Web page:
My research contributes to understandings of human and nature connectedness, providing accounts of cognitive, social and cultural experience.
Journey to the Ideal Self:
Personal transformation through group encounters of rural landscape in Scotland…
My Ph.D research was funded by The Arts and Humanities Research Council Doctoral Training Partnership. (To find out more about the AHRC click here.) It was carried out at The University of Edinburgh, working across the school of Landscape Architecture (Cultural Theory), Social Anthropology, and Material Culture at Edinburgh College of Art. I began my research in September, 2014 and completed my thesis and sat my VIVA examination in December, 2017.
The THESIS – My Full thesis will be made available as soon as possible and when ready it will be available here. I am currently seeking book publishing opportunities and will be publishing journal articles in due course. When these are available you will find them on my Academia.edu profile here.
What did I want to know?
What is positive about group engagement with rural ‘natural’ landscapes?
Why do some people take advantage of their ‘right to roam’ in Scotland and engage with these spaces?
What do groups do within these landscapes when they journey there?
Why do people go as a group?
And what happens when they do?
What do activities in rural spaces provide for people?
Why are these kinds of excursions considered to be personally and socially transformative?
In what ways is getting outside good for us as individuals?
In what ways is getting outside in to these spaces, as the Scottish government appears to believe, good for society?
and what do we even mean by good?
What were my methods?
My research was qualitative, meaning that it was concerned with the experiential elements of these excursions: the quality of these experiences. My methods relied on being with people as they made journeys and took part in these activities. I spoke to people, I participated in activities and I observed everything as I did so. I was concerned with the emotional and bodily experience of these kinds of excursions and with how the individual, the group and the landscape related to one another.
I researched among 5 case studies…
1) A young adults personal development charity that took young adults from urban areas in Edinburgh and Glasgow on excursions in rural environments where they camped, kayaked, walked and stayed in bothys.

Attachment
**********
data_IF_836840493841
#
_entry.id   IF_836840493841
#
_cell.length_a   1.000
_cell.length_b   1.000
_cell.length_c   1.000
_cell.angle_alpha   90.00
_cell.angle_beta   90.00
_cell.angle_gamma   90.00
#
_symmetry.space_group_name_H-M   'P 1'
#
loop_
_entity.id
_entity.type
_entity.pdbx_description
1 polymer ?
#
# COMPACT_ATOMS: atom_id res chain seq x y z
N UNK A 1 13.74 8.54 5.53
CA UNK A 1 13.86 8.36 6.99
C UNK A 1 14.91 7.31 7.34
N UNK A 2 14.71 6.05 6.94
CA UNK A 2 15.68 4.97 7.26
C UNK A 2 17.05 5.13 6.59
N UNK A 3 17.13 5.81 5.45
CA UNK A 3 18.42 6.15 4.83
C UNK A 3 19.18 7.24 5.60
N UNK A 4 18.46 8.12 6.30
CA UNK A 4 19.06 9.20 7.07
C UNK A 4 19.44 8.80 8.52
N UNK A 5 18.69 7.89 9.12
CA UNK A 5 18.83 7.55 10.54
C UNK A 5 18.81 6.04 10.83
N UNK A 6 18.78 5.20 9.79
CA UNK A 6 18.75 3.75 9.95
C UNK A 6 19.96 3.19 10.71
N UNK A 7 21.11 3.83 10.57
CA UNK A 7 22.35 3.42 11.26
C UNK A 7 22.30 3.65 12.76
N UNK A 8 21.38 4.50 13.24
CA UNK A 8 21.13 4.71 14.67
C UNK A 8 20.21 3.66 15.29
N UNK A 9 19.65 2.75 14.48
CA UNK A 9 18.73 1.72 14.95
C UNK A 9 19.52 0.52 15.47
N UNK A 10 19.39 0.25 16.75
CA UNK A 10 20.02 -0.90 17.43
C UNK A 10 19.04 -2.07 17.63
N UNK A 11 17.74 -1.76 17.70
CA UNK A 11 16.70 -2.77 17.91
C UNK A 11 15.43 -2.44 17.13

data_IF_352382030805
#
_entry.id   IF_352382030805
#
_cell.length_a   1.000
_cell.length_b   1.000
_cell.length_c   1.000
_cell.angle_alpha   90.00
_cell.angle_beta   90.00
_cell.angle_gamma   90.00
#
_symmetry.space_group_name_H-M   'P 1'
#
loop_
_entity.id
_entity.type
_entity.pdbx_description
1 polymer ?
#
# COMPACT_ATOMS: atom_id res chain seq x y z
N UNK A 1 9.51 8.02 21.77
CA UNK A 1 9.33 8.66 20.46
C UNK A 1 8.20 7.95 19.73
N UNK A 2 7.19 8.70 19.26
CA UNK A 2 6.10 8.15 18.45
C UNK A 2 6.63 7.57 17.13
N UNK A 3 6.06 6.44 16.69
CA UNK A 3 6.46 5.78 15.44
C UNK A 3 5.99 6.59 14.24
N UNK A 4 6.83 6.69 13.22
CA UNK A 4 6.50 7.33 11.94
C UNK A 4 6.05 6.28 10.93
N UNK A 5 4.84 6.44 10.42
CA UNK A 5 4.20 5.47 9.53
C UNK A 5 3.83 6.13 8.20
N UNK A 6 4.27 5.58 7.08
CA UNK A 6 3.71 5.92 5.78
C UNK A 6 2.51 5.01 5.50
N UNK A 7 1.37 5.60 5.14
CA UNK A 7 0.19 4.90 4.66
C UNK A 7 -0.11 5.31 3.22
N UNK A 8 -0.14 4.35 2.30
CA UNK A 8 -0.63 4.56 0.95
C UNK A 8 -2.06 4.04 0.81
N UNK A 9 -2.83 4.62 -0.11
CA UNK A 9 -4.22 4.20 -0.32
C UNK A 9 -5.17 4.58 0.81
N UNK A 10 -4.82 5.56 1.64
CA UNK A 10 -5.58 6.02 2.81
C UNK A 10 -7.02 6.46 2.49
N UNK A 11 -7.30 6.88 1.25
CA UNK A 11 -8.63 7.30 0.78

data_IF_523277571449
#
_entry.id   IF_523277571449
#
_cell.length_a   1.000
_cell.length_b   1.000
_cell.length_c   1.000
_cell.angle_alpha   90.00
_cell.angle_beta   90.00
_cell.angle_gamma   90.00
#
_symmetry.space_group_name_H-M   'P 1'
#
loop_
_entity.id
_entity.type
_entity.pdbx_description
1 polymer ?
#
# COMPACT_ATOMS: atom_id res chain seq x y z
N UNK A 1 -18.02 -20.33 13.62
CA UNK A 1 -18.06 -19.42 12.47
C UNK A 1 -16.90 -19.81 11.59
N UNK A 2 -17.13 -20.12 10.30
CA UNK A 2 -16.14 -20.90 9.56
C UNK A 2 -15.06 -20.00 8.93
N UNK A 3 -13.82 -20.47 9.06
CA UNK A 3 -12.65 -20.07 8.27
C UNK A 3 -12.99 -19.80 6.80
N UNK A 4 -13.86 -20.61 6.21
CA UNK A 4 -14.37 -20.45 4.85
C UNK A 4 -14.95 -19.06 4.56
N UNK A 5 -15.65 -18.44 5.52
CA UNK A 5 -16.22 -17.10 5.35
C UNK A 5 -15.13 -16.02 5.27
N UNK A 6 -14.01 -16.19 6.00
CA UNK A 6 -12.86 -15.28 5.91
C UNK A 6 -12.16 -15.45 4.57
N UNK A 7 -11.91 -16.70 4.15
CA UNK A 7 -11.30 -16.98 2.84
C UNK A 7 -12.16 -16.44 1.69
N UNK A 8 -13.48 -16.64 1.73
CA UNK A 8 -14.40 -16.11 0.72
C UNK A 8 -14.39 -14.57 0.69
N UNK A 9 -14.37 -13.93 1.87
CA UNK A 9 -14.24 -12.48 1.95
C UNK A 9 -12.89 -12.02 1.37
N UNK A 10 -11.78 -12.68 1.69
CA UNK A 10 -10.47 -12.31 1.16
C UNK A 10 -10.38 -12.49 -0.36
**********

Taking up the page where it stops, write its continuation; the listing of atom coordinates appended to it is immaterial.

2) A mental health initiative who utilise wood craft, site management and sustainable creative projects to foster well-being and better mental health in individuals experiencing mental ill health.
3) A community living initiative in the Inner Hebrides who champion a sharing ethos, permaculture, sustainability and living off the land. They also offer walks, kayaking a ‘wild’ swimming.
4) A group of artists, neo-shamanic practitioners, psychotherapist and mindfulness practitioners who engage with the ‘natural’ landscape to better their practice and well-being.
5) A woodland weekend group who spent weekends across the country volunteering to take part in forestry maintenance and social excursions.
I owe an awful lot to these groups of people.
This project was multi-sited: I traveled with my case study groups to rural spaces around the lowlands, highlands, and islands of Scotland.
Serendipity and transdisciplinarity
To remain responsive to my research communities and their activities I developed a framework for a serendipitous ethnography which is outlined within my thesis. Simply this means that I was open and allowed for what will be to be. I took every opportunity and activity to be a method for understanding.
I adopted a transdisciplinary research strategy, engaging with a theoretical framework spanning psychotherapy, psychology and eco-psychology, sociology, philosophy, human geography, anthropology and outdoor education as well as landscape and performance studies.
Before starting I had to reflect upon my own relationship to these kinds of landscapes and activities. What has my own personal narrative had to do with my research?
Where it all started….
As children, my sister and I often played outside, as many children in Scotland may have in the 1980’s. We built gang huts out of branches, stones and debris. Through our stories, shared experience and collaboration in making our secret hideaways, we made the spaces in which we interacted with friends, our place. Through touching it, smelling it, climbing it, poking around in it, eating it, and breaking bones on it (!), we arguably, developed a part of who we were to become.